Herding breed dogs have many strengths, which is why so many of us love them. But they have unique traits and needs, and it's important to understand what you are getting into before taking on animals with these particular characteristics!
Border Collies are beautiful dogs, known for their intelligence and obedience -- and made popular by movies like "Babe" and "Down and Out in Beverly Hills." But they are much more difficult as pets than their reputation would indicate. Most Border Collies have been bred to work: that is, to focus on and move livestock around. They sleep less than other dogs, become obsessive about anything they are "working" (including, sometimes, the family cat) and require a great deal of physical exercise and mental stimulation in order to be happy. They don't like disorder, and will often act like the scolding schoolmarm, disciplining anyone (human, canine or feline) who seems to be acting disruptively. An unhappy, bored Border Collie will find a way to express her frustration -- herding your children, chasing cars, spinning compulsively. . . .
DO NOT adopt a Border Collie unless you are committed to giving it the daily exercise and stimulation that it needs. This varies from dog to dog, but count on an hour a day of strenuous activity. You should also plan to be with your dog a lot: herding breeds are designed to work closely with the shepherd, and do poorly if left alone for long periods. Bottom line: if you want a couch potato, or a backyard dog to sit around under a tree, herding breeds are not for you!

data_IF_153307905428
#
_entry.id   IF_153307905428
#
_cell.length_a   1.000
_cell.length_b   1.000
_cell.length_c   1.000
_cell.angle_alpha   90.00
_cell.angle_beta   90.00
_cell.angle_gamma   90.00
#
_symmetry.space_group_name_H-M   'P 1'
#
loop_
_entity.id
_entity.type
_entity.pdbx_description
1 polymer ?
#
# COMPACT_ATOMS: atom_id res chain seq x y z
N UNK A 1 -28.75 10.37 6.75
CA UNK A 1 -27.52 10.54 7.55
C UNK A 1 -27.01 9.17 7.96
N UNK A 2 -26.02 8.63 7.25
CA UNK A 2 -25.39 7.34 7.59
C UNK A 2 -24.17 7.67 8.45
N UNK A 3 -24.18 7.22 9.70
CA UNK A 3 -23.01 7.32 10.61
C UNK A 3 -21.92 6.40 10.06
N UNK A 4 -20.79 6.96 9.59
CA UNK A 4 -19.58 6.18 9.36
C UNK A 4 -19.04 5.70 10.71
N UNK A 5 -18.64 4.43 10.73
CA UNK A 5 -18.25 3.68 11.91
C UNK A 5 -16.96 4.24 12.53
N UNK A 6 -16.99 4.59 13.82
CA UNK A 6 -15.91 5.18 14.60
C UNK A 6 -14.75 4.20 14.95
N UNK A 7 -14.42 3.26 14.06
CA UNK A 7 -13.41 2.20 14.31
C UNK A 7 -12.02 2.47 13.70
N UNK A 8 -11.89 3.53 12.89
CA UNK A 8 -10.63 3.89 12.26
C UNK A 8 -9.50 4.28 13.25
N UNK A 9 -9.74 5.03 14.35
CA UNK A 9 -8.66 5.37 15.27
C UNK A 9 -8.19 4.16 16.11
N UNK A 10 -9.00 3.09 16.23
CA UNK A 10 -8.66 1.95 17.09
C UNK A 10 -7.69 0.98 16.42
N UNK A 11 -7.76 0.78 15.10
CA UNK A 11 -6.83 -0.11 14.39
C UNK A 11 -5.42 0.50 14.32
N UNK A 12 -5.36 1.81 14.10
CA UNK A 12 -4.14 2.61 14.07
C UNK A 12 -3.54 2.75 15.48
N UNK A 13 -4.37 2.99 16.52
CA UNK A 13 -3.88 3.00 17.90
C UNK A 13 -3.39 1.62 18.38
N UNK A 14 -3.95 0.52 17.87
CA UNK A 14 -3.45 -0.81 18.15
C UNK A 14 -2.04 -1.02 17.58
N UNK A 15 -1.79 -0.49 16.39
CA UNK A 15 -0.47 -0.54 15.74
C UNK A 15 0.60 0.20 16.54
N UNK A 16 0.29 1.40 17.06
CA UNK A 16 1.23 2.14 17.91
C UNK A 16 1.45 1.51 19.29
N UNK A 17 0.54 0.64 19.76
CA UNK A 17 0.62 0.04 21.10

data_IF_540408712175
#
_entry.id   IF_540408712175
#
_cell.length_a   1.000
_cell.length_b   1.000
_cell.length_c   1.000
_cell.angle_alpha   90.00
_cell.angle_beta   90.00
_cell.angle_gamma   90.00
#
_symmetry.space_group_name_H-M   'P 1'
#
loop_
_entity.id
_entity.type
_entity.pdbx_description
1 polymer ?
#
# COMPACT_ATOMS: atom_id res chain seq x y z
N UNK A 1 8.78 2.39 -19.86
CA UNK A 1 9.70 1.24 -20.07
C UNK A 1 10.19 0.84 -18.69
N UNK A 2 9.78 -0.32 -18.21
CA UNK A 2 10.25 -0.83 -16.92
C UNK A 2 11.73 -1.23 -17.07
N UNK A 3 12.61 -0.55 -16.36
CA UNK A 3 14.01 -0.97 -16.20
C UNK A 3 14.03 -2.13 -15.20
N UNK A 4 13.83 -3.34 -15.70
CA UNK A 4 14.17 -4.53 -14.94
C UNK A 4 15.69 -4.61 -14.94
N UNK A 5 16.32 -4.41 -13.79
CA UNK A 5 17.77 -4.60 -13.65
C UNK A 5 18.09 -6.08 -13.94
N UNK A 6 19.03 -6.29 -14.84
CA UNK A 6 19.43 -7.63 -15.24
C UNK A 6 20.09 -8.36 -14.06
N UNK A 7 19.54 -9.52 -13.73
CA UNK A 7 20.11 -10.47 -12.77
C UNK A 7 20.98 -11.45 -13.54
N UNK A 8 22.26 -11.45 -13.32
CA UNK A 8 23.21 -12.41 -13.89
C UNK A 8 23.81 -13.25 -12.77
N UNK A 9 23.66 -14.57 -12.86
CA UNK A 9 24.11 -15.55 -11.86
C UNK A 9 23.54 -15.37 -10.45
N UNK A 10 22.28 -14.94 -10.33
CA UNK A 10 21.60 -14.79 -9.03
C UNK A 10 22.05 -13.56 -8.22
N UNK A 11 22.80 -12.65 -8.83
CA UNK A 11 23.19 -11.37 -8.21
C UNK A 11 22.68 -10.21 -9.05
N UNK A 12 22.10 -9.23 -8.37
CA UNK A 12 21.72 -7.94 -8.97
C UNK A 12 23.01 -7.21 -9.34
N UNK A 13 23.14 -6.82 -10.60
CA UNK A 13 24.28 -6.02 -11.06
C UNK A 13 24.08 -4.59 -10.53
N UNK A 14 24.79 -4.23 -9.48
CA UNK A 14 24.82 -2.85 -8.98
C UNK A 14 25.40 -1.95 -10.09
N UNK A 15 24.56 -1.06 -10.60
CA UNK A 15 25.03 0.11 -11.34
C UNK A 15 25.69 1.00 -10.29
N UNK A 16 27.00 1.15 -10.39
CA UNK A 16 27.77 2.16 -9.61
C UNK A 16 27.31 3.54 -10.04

Australian Shepherds are less compulsive than Border Collies, which is why many people prefer them as pets. However, they also need a good deal of exercise and companionship. They can also be more vocal, so prepare for a dog that barks to express itself.
Australian Cattle Dogs (also known as Blue or Red or Queensland Heelers) are similar to Border Collies in their energy level. They tend to be less obsessive and driven to impose order on the world -- in fact, they often have great senses of humor and love a bit of chaos that they can jump into! But what they lack in obsessiveness they make up for in hard-headedness! Dogs that can herd 1000 lbs of cow are not intimidated by much, so they can be fierce and willful, and sometimes more aggressive than most people would like. If you get a cattle dog, prepare to assert your will if need be!
Bottom line: herding breeds are not for everyone. If the above traits seem too much for you, consider a mix -- there are a lot of great mixed breeds that have the strengths of the above breeds, softened by the characteristics of other breeds. Shelters are full of these mixes, and they often make wonderful companion animals.